To put things into perspective: it has been found that beagles have up to 220 million scent receptors in their nose. This is approximately 44 times more than what you have in your nose. Much like having a faster processor in a computer, the area of the beagle’s brain that is dedicated to identifying and picking up smells is far larger than the one found in the human brain.

A close up of the nose of a beagle

Fact 5: A Beagle’s Ears Help With Their Sense of Smell

These dogs have the most delightfully soft and velvety ear flaps. But did you know that their long, floppy ears help to improve their ability to pick up and track a scent?

While their nose is pressed to the ground, their ears end up creating micro air currents. The slight breeze caused by this stirs up any scent molecules left behind and directs them towards the dog’s nose.

Fact 6: This Hound Dog Breed Can Locate Their Target on Half a Hectare of Land in Less Than a Minute

Despite their fantastic sense of smell, beagles are, however, not one of the first choices for air-scenting. Ground-scenting is where they truly shine as beagles have a far more reliable and developed sense of smell in this department than any other dog breed.

Canine behavioural researchers during the 1950s had placed a mouse on half a hectare of land to study how long it took dogs to find it. The beagles were found to locate the mouse in less than a minute, compared to other breeds that took nearly 15 minutes and some didn’t even end up finding the mouse at all.

A beagle busy tracking a scent

Fact 7: The Beagle’s Vocal Range and Name Origin

Two facts for the price of one, as these two are so closely related. A beagle’s vocal range is extensive and they adore making use of it. The different sounds they make help their owners and other dogs understand what they’re saying.

Of course, there’s the standard bark, used to alert you to the fact that the mailman is here. There’s also the yodel-like howl, reserved for moments of great excitement like when they catch the scent of an intriguing trail. It communicates that their friends should come and join in (they are pack animals, after all). Finally, there’s the mournful howl. They reserve this sound for when they feel bored, sad or lonely – simply because they can and it makes them feel better.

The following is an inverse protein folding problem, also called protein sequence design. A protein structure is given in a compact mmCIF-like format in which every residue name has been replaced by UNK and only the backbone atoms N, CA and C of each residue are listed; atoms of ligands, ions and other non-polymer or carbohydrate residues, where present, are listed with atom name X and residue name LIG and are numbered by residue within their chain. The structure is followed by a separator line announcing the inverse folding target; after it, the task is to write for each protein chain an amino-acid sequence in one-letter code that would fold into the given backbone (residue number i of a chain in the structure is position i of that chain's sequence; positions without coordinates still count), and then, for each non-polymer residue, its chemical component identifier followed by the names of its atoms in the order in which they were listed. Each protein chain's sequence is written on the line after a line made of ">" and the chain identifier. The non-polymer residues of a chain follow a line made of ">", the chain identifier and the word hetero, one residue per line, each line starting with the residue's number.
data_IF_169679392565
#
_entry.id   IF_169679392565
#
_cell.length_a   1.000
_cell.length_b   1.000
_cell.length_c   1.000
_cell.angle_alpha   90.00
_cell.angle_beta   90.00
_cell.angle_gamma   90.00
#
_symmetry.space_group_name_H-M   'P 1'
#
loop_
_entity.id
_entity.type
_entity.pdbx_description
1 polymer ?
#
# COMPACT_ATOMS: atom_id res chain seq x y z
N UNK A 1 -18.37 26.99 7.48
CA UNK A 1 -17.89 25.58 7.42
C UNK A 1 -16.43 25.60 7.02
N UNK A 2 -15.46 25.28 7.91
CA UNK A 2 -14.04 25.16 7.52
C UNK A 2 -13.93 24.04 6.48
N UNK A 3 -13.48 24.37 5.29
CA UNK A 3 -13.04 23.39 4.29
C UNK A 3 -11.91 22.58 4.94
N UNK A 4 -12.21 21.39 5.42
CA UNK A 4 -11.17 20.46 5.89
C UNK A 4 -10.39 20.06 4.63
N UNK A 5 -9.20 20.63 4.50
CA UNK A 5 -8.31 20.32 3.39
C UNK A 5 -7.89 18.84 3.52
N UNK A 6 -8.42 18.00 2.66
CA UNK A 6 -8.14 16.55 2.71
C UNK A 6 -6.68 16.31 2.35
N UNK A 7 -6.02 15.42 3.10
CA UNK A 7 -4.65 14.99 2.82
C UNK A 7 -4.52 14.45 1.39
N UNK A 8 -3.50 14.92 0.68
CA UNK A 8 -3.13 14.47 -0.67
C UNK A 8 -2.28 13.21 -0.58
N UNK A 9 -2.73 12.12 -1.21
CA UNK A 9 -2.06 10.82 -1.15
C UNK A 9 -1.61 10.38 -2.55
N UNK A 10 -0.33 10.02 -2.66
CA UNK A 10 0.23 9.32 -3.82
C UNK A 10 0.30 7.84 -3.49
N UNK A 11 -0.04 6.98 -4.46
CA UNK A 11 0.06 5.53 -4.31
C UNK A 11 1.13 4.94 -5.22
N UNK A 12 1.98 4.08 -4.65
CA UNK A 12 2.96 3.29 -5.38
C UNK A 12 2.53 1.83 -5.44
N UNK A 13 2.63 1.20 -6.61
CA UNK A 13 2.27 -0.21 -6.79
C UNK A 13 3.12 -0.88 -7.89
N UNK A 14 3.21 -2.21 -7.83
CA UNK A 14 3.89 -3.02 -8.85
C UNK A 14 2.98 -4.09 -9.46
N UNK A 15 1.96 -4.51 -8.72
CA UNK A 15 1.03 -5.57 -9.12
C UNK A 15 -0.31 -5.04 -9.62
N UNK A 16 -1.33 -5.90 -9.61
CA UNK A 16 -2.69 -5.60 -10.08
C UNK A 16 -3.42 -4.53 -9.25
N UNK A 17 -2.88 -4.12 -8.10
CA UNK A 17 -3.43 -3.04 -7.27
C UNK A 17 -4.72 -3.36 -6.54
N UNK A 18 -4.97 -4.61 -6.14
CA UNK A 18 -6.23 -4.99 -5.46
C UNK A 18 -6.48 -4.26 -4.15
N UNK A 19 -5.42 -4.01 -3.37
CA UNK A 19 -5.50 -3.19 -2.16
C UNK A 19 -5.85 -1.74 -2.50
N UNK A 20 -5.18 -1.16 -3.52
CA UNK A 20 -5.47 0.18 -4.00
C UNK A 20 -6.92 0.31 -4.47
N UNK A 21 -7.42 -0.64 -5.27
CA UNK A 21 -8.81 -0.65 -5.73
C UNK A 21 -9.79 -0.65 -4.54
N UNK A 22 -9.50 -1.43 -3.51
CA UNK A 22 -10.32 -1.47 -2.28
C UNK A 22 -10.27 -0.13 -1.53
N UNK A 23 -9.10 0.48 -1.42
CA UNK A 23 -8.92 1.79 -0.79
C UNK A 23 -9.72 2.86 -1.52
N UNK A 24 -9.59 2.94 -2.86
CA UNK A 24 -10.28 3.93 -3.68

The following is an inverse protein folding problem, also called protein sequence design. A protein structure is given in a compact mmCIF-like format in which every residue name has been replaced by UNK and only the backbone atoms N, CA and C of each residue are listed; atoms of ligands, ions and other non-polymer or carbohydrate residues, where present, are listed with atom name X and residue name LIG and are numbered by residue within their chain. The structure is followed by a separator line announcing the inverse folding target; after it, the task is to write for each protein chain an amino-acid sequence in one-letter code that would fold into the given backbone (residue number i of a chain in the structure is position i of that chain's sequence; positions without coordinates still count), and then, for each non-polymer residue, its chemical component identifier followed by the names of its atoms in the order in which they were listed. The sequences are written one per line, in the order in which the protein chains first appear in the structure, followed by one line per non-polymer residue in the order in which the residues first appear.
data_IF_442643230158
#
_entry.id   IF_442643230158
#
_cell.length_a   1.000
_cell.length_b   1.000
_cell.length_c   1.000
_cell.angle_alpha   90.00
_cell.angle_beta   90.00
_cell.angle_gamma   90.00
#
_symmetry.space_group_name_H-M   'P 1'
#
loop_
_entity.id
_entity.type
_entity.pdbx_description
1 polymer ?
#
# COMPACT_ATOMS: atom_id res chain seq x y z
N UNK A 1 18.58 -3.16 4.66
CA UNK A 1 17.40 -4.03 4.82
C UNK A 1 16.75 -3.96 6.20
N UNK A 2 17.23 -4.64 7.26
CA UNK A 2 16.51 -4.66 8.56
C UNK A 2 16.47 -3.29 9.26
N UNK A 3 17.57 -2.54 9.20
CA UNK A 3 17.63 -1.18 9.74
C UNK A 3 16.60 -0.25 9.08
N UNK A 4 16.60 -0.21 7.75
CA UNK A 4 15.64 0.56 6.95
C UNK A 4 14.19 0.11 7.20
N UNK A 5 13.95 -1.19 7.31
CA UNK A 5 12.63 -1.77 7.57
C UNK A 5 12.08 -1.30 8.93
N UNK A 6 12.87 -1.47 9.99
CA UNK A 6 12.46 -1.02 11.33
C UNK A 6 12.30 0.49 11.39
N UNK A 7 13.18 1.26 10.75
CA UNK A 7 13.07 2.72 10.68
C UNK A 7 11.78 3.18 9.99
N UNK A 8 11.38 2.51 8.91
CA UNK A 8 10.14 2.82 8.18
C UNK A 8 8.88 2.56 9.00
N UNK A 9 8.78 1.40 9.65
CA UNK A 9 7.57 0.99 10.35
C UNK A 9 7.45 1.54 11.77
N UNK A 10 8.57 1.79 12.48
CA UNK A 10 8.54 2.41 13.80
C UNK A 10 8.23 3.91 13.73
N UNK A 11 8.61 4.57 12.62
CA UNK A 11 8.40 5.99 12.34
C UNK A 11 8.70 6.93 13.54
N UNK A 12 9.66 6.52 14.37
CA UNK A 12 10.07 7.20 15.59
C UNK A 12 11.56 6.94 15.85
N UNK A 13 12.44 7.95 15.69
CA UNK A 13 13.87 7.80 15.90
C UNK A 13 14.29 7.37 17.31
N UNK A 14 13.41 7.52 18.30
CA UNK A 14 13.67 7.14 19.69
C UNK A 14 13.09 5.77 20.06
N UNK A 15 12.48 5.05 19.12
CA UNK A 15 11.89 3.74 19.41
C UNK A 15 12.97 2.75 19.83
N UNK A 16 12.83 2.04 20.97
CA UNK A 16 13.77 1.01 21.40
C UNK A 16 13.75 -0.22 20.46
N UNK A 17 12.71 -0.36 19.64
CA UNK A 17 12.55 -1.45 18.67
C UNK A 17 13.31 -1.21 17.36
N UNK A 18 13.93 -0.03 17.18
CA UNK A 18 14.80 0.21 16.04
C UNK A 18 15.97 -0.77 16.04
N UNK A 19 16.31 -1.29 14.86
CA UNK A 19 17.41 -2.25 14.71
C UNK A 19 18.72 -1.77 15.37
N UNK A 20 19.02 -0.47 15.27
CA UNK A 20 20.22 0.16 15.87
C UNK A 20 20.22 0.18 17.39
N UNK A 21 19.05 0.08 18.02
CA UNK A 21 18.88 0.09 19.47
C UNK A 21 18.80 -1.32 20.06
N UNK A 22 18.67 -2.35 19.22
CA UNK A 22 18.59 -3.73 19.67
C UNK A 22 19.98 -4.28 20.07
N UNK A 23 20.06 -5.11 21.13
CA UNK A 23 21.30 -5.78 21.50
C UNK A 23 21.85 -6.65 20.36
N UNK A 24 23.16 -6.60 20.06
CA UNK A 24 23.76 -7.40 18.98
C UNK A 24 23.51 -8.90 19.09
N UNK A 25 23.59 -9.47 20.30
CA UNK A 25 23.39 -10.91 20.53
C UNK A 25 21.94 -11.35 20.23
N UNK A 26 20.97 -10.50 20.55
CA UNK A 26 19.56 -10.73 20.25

On to how the beagle got its name. Initially, ‘beagle’ was a general term used to refer to various hound dogs and it’s believed the name has its origins in the Middle French ‘bee gueule,’ which literally translates to ‘wide throat.’ Translating it more poetically leaves you with the word ‘loudmouth,’ which seems to be appropriate!

Fact 8: A Breed That Needs to Feel Part of a Pack

Due to their past as hunting dogs, beagles need to feel like they are included in a pack. One of the beagle’s cons is that they don’t enjoy being left alone. They have a tendency to suffer from separation anxiety.

When left alone for an extended period, this dog breed tends to resort to acting out. Their incessant howling may end up giving the neighbours a headache. Alternatively, they might end up destroying your house and home in protest or out of distress.

Most of these hound dogs love to be part of a large human family.

A woman and her beagle sitting on a park bench

Fact 9: The Canine Escape Artist Dog Breed

Beagles are a hound dog breed of Houdini’s. You’ll find the beagle has the ability to just keep on running. It’s all thanks to their hunting dog heritage. They are so motivated to track a scent once they’ve picked it up, that they will go to great lengths to solve problems and overcome any obstacles that stand in their way.